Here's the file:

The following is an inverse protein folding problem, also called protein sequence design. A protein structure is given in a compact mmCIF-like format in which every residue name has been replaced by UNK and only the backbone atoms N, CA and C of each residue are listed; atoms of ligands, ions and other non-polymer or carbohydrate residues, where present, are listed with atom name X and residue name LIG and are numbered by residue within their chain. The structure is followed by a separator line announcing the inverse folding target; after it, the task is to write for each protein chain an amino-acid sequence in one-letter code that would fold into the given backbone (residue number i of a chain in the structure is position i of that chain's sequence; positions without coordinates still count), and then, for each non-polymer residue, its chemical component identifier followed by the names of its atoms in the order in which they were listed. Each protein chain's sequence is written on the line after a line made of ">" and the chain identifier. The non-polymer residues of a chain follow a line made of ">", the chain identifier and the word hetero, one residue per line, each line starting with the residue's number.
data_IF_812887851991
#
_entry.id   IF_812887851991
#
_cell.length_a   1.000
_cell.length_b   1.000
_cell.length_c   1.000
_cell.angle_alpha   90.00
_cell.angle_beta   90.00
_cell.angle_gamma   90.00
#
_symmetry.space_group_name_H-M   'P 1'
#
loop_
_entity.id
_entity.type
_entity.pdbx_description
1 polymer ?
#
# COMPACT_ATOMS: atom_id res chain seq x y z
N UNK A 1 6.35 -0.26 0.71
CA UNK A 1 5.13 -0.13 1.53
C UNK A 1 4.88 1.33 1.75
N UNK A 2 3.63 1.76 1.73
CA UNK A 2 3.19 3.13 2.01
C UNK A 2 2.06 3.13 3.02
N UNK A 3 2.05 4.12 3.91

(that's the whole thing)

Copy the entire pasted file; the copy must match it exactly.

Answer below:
The following is an inverse protein folding problem, also called protein sequence design. A protein structure is given in a compact mmCIF-like format in which every residue name has been replaced by UNK and only the backbone atoms N, CA and C of each residue are listed; atoms of ligands, ions and other non-polymer or carbohydrate residues, where present, are listed with atom name X and residue name LIG and are numbered by residue within their chain. The structure is followed by a separator line announcing the inverse folding target; after it, the task is to write for each protein chain an amino-acid sequence in one-letter code that would fold into the given backbone (residue number i of a chain in the structure is position i of that chain's sequence; positions without coordinates still count), and then, for each non-polymer residue, its chemical component identifier followed by the names of its atoms in the order in which they were listed. Each protein chain's sequence is written on the line after a line made of ">" and the chain identifier. The non-polymer residues of a chain follow a line made of ">", the chain identifier and the word hetero, one residue per line, each line starting with the residue's number.
data_IF_812887851991
#
_entry.id   IF_812887851991
#
_cell.length_a   1.000
_cell.length_b   1.000
_cell.length_c   1.000
_cell.angle_alpha   90.00
_cell.angle_beta   90.00
_cell.angle_gamma   90.00
#
_symmetry.space_group_name_H-M   'P 1'
#
loop_
_entity.id
_entity.type
_entity.pdbx_description
1 polymer ?
#
# COMPACT_ATOMS: atom_id res chain seq x y z
N UNK A 1 6.35 -0.26 0.71
CA UNK A 1 5.13 -0.13 1.53
C UNK A 1 4.88 1.33 1.75
N UNK A 2 3.63 1.76 1.73
CA UNK A 2 3.19 3.13 2.01
C UNK A 2 2.06 3.13 3.02
N UNK A 3 2.05 4.12 3.91